A visitor to the Academy entering through the propylaea, finds himself in a long corridor connecting the Building's two wings. The corridor is dominated on the right by the marble statue of the Benefactor of the Academy Simon Sina, a work by Leonidas Drosis, originally placed at the end of the Academy's Main Hall.
On the lintel of the entrance to this Hall there is an epigram by Filippos Ioannou engraved with gold lettering, a succinct laudatio to the building's founders Simon and Ifigeneia Sina
SIMON SINAS BUILT THE ACADEMY OF THE GREEKS, HIS SPOUSE IFIGENEIA COMPLETED IT.
At the end of the corridor, to the right, the Eastern Hall is located, the ceiling of which is decorated with panels of exquisite artistry. This Hall houses libraries and collections of art deriving from donations, and is where scientific conferences and exhibitions take place. On the left of the corridor are the offices of the academic authorities along with the offices of the Academy's services, and these are also decorated with paintings and other works of art.
Off the corridor internal staircases lead to the building's first floor, where the Academy's Library is housed and where the Network Operation Centre is located.
The Academy of Athens' Main Hall is an oblong-shaped room, the length of which is lined on both sides amphitheatrically with three rows of marble seats. Its ceiling is decorated with panels of great beauty. All the Hall's sides are sheathed to a certain height with marble revetments, on which the names of the Academy's Donors and Benefactors are recorded. The Hall's painted decoration extends from the western side all the way to the southern side, a distance of more than 50 meters.
The two thresholds, entering the Hall and exiting into the Academy's garden, are flanked on both sides by pillars in the Ionian rhythm. On the lintel of the exit from the Hall there is inscribed an epigram by Filippos Ioannou, in which the return of the Muses to Greece is heralded. This reflects the ideology of the era that connected Greece's national independence to a renaissance in learning,
THE MUSES WHO CONSORT WITH FREEDOM, AND WHO UP UNTIL THE PRESENT HAVE WANDERED AT LENGTH IN FOREIGN LANDS, HAVE RETURNED TO BELOVED GREECE TO DISPENSE DEAR GIFTS TO THE CHILDREN OF THE GREEKS
To the left of the Hall's entrance there is a marble bust of Simon Sina, the work of Leonidas Drosis; to the right there is a marble bust of Ifigeneia Sina, the work of Nikolaos Perantinos. Towards the end of the Hall where the rostrum stands, there is a bust of Aristotle on the left and on the right a bronze relief depicting a clock, both of which are donations made by the Benefactors of the Academy Panagiotis and Ioanna Aristofronos. The Hall's decor is completed by four sculpted marble lamp-holders.
The pictorial ensemble decorating the Academy's Main Hall was effected over the two-year period from 1878 to 1880; it is the result of Theophil Hansen's inspired design, realised by the Austrian artist Christian Griepenkerl (1839-1916). The latter was a student of the great artist Karl Rahl and a Professor at the Academy of Fine Arts of Vienna.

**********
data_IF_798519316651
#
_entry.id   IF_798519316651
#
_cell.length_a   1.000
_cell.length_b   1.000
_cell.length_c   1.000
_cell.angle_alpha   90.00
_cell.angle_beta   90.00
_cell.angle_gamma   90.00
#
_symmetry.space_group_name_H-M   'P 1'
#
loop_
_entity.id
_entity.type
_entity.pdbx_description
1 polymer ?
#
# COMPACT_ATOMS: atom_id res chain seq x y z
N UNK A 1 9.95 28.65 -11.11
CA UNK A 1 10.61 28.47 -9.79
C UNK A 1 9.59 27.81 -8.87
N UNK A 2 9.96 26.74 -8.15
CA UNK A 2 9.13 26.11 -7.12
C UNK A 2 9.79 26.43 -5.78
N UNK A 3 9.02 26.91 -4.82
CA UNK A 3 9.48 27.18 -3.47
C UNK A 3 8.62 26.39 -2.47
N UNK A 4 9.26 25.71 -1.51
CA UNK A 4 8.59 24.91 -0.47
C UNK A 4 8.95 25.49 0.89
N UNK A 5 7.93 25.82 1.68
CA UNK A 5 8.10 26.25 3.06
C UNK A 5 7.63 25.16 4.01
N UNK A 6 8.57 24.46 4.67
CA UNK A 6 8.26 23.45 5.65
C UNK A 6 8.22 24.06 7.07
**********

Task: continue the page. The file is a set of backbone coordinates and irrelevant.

This pictorial ensemble begins thematically with Aeschylos' Promitheas Desmotis, but also relies on the international tradition of references to Promitheas. It extends down the western side of the Academy's Main Hall, in eight representations depicting successive phases in the myth of Promitheas.
The pictorial decoration begins with the representation referring to Themida's prophecy concerning the theft of Fire and the ensuing suffering of her son Promitheas. This representation is succeeded by those showing the theft of Fire with the aid of the Goddess Athina, the creation of Man by Promitheas and his attempts to give him life with Fire, the clash of the Titans, and Promitheas as torchbearer offering Man the gift of Fire. The representations go on to illustrate Promitheas captive on the Caucasus, the release of Promitheas by Hercules, and the reception of Promitheas by the Gods on Mount Olympos.
The Academic Chrysanthos Christou has analysed the myth of Promitheas and the significance of its presence in the Academy's Main Hall; he has also connected it to Theophil Hansen's inspiration in relation to the totality of the building's decoration and the ideas this raises. According to his analysis
Hansen… with the Philosophers fronting the entrance, Athina and Apollo on their elegant tall Ionian columns, and the Birth of Athina on the central pediment, reestablishes a connection between the Academy of the present-day and the great tradition of the past, which is the Parthenon, as a condition for the future. Using Promitheas as both the embodiment of and a symbol of human effort, and particularly with his myth…, he poses as yet unanswered questions… [Hansen] manages in images to convey the totality of the tragic content of Aeschylos' poetry, to present the positions of European idealism and the convictions concerning the position and the role of Man in the world… and both seeks to and succeeds in, expressing these ideas and visions not only for the Academy, but for the whole of Greece as well… Particularly with the development of the themes in the myth of Promitheas, and his efforts in aid of Man and Life, the desire for the affirmation of Liberty and his resistance against Authority. Even more for his love of Man... The overall conception of the Academy, its architectural features along with the sculptural and painted decoration, all contribute to an exquisite total. In this way ancient traditions of timeless value are transported through shapes and images to become in turn visions and prospects for the future.